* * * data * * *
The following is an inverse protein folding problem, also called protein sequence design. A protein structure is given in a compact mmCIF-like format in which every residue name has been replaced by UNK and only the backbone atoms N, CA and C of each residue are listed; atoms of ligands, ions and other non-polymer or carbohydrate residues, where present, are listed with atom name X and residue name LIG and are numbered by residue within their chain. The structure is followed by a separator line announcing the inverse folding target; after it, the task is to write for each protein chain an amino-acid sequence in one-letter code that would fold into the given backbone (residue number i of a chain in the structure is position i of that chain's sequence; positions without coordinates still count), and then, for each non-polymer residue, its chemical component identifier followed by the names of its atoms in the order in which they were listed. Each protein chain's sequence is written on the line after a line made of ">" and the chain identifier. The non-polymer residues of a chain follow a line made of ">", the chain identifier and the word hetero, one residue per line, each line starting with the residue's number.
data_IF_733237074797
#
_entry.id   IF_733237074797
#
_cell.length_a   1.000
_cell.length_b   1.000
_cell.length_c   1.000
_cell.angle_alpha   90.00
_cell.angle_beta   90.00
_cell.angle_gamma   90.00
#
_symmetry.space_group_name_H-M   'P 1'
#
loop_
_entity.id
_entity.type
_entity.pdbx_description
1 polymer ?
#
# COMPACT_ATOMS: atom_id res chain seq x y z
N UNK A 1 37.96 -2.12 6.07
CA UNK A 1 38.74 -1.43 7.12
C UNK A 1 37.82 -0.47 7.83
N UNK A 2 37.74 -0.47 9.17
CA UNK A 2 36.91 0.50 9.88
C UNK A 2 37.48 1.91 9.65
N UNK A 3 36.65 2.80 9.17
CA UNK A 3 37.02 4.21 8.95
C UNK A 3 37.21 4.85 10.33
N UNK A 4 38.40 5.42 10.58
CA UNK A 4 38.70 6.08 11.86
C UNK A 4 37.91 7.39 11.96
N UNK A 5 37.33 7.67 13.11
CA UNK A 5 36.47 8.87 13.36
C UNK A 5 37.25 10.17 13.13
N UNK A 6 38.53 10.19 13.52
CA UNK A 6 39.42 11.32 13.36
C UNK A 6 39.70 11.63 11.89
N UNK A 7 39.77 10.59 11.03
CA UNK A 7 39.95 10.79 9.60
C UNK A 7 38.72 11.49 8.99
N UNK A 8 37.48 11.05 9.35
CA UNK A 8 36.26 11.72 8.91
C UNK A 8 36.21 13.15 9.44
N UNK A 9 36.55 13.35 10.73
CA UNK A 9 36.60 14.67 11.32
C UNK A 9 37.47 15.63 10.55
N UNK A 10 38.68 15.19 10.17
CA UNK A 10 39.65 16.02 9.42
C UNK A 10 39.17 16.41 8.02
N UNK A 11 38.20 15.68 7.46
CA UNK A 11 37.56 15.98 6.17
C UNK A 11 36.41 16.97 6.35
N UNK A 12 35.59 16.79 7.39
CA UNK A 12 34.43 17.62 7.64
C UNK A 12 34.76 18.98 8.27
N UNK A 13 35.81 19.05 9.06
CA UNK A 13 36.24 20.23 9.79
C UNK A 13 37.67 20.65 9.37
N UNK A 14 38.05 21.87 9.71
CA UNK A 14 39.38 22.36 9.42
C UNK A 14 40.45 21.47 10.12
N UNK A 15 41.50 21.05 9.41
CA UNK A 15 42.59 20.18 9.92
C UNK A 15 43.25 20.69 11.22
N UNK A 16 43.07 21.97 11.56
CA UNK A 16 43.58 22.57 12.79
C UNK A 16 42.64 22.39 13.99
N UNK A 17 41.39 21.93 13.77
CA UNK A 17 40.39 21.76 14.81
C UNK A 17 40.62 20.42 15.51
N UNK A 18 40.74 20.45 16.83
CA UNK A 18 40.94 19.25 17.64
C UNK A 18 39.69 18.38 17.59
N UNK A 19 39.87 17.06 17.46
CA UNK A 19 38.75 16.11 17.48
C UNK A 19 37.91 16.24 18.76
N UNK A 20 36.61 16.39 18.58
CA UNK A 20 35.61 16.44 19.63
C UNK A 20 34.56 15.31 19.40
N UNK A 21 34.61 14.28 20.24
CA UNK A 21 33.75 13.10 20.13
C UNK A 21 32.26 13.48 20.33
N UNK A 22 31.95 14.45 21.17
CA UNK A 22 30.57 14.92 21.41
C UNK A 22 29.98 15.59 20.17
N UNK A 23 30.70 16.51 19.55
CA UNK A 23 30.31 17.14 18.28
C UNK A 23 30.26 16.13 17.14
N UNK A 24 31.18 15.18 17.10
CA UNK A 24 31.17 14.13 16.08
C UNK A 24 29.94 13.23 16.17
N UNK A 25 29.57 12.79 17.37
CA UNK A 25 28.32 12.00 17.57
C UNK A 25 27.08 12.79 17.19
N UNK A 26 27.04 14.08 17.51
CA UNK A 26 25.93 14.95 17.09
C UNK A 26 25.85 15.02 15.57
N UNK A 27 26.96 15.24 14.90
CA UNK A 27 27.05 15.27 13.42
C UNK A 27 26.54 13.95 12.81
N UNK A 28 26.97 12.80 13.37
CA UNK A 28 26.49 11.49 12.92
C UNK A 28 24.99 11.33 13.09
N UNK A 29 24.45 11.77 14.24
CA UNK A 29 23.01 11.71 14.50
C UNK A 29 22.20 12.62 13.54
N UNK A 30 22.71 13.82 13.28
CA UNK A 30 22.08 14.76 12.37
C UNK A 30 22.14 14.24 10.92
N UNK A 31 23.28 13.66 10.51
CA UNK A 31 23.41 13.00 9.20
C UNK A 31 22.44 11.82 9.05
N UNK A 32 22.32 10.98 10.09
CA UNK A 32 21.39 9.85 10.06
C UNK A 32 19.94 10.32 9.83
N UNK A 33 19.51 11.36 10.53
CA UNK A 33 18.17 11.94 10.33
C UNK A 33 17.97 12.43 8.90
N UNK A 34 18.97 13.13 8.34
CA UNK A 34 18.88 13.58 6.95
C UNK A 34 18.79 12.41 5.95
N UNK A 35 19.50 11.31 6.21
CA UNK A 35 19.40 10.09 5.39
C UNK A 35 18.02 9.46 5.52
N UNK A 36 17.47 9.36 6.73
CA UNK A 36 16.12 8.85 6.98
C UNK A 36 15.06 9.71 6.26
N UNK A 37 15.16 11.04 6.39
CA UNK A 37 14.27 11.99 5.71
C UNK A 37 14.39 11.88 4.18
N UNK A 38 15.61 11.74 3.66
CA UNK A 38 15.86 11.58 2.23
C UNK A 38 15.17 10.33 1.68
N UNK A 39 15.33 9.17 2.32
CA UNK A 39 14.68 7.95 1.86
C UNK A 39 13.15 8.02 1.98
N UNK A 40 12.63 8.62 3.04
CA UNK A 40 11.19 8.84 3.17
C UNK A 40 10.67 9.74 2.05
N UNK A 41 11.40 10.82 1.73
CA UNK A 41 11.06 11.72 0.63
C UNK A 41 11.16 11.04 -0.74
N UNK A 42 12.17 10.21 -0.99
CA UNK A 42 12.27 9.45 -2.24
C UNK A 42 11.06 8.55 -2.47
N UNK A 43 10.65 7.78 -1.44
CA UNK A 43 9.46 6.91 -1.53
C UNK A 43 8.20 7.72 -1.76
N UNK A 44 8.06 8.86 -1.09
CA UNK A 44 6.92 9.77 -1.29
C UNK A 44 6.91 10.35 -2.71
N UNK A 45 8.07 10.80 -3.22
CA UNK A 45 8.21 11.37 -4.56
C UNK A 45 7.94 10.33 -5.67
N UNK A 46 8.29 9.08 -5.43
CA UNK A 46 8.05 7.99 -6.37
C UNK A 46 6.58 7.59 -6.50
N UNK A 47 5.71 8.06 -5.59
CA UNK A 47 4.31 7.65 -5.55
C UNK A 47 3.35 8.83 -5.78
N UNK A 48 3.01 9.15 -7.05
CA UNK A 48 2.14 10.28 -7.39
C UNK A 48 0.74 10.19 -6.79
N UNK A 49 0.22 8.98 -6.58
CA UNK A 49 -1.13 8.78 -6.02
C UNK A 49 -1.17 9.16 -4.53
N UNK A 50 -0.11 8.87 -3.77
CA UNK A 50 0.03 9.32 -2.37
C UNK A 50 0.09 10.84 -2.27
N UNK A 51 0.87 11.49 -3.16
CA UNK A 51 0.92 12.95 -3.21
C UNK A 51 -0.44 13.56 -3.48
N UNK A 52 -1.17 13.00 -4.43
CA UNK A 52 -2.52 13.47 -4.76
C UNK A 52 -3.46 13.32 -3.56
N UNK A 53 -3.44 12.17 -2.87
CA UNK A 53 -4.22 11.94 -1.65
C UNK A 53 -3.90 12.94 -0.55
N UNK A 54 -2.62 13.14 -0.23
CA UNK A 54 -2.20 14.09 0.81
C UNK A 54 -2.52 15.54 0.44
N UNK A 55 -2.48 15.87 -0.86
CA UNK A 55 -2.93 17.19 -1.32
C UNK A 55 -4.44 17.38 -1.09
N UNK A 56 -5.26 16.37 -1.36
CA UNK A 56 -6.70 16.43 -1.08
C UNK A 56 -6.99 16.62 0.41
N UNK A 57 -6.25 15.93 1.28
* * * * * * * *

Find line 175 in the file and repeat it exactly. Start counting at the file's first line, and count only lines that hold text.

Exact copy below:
N UNK A 52 -1.17 13.00 -4.43